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An excerpt from www.HouseOfNames.com archives copyright 2000 - 2017


The name Frueant is tied to the ancient Anglo-Saxon culture of England. It comes from a baptismal nameFrewen. Baptismal names began to appear as surnames relatively late in the growth of the naming tradition. This is a little surprising, given the popularity of biblical figures in the Christian countries of Europe. Nevertheless, surnames derived from baptismal names grew in popularity during the Middle Ages, and have become one of the foremost sources for surnames.

Frueant Early Origins



The surname Frueant was first found in Worcestershire where they held a family seat from very ancient times, some say well before the Norman Conquest and the arrival of Duke William at Hastings in 1066 A.D.

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Frueant Spelling Variations


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Frueant Spelling Variations



Only recently has spelling become standardized in the English language. As the English language evolved in the Middle Ages, the spelling of names changed also. The name Frueant has undergone many spelling variations, including Frewen, Frewin, Frewyn and others.

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Frueant Early History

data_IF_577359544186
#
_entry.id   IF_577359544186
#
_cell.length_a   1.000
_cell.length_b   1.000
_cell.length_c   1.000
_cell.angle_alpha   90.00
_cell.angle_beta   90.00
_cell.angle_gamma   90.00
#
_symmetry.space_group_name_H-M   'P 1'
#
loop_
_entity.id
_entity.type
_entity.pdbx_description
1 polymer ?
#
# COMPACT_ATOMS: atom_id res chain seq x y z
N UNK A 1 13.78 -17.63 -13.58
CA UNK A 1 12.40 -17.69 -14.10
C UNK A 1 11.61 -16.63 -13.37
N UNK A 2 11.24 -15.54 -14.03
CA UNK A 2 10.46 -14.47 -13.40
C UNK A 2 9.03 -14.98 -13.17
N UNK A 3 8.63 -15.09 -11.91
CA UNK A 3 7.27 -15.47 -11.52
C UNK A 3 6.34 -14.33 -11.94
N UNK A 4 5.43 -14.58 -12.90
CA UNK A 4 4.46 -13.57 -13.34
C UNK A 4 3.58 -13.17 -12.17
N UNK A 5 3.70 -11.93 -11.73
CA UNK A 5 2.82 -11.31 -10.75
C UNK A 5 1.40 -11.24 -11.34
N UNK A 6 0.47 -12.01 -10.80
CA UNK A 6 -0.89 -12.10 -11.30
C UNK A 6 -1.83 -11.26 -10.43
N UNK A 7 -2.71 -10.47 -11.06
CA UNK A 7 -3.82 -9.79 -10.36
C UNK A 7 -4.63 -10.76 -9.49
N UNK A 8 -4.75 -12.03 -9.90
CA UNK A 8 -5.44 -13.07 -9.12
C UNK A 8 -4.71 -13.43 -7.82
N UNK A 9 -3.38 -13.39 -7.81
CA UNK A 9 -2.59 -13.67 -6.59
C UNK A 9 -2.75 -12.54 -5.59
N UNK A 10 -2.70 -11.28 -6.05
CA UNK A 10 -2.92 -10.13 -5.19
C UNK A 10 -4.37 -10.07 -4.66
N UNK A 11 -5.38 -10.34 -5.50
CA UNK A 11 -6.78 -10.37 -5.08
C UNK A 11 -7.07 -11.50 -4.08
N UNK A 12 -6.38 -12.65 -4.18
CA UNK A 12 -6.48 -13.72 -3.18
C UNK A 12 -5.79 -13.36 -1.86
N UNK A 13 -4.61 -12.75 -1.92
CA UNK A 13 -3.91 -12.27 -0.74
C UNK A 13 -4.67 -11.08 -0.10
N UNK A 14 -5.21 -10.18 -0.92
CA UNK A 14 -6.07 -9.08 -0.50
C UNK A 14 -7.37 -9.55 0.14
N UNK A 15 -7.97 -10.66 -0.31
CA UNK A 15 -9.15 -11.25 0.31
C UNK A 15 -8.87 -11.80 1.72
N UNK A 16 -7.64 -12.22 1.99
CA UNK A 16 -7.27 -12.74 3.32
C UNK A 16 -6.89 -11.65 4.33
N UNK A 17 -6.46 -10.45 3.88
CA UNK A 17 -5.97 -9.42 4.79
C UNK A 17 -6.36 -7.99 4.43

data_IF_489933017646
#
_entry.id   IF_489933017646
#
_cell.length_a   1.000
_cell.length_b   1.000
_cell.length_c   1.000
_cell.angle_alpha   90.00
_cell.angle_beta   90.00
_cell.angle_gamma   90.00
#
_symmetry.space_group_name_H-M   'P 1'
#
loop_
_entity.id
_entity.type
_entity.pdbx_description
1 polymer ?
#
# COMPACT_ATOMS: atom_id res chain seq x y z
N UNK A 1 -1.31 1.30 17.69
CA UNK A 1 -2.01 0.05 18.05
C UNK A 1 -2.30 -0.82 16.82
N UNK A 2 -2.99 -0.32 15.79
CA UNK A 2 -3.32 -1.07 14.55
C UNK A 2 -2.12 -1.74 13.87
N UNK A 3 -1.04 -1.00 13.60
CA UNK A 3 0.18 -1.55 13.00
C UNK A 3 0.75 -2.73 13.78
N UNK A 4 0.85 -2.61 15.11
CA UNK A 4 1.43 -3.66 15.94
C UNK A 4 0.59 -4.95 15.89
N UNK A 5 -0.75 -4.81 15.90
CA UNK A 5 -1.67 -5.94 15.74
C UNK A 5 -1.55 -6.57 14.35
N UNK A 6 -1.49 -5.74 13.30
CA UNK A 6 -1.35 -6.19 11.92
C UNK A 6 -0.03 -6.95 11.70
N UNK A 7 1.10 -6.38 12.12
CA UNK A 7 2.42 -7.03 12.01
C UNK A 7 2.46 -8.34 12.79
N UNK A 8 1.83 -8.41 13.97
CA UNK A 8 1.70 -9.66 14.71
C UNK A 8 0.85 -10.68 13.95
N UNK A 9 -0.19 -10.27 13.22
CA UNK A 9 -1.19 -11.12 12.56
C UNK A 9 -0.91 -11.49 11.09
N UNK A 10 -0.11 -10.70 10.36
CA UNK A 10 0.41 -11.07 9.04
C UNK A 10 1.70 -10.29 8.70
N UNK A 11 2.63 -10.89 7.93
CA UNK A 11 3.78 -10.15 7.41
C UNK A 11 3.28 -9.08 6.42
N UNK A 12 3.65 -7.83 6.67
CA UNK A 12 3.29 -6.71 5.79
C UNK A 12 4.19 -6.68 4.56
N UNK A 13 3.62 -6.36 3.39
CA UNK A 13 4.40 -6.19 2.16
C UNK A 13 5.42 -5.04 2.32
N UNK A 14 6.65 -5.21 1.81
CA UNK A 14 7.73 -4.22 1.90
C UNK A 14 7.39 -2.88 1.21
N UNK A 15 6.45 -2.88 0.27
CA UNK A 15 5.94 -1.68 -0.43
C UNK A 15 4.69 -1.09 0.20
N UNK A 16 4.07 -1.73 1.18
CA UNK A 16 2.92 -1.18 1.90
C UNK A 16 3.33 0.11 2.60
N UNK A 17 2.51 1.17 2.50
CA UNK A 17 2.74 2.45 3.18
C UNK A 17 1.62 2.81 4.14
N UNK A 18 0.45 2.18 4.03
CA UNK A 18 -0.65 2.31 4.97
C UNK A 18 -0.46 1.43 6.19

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Frueant Early History



This web page shows only a small excerpt of our Frueant research. Another 239 words (17 lines of text) covering the years 1062, 1430, 1629, 1588, 1664, 1612, 1681 and 1761 are included under the topic Early Frueant History in all our PDF Extended History products and printed products wherever possible.

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Frueant Early Notables (pre 1700)


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Frueant Early Notables (pre 1700)



Another 34 words (2 lines of text) are included under the topic Early Frueant Notables in all our PDF Extended History products and printed products wherever possible.

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Frueant In Ireland


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Frueant In Ireland



Some of the Frueant family moved to Ireland, but this topic is not covered in this excerpt. Another 95 words (7 lines of text) about their life in Ireland is included in all our PDF Extended History products and printed products wherever possible.

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The Great Migration


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The Great Migration



To escape the unstable social climate in England of this time, many families boarded ships for the New World with the hope of finding land, opportunity, and greater religious and political freedom. Although the voyages were expensive, crowded, and difficult, those families that arrived often found greater opportunities and freedoms than they could have experienced at home. Many of those families went on to make significant contributions to the rapidly developing colonies in which they settled. Early North American records indicate many people bearing the name Frueant were among those contributors: William Frewen who settled in Boston Massachusetts in 1716; Patrick and John Frewen arrived in Philadelphia, Pennsylvania in 1866; Thomas and Mary Frewin arrived in Philadelphia in 1774..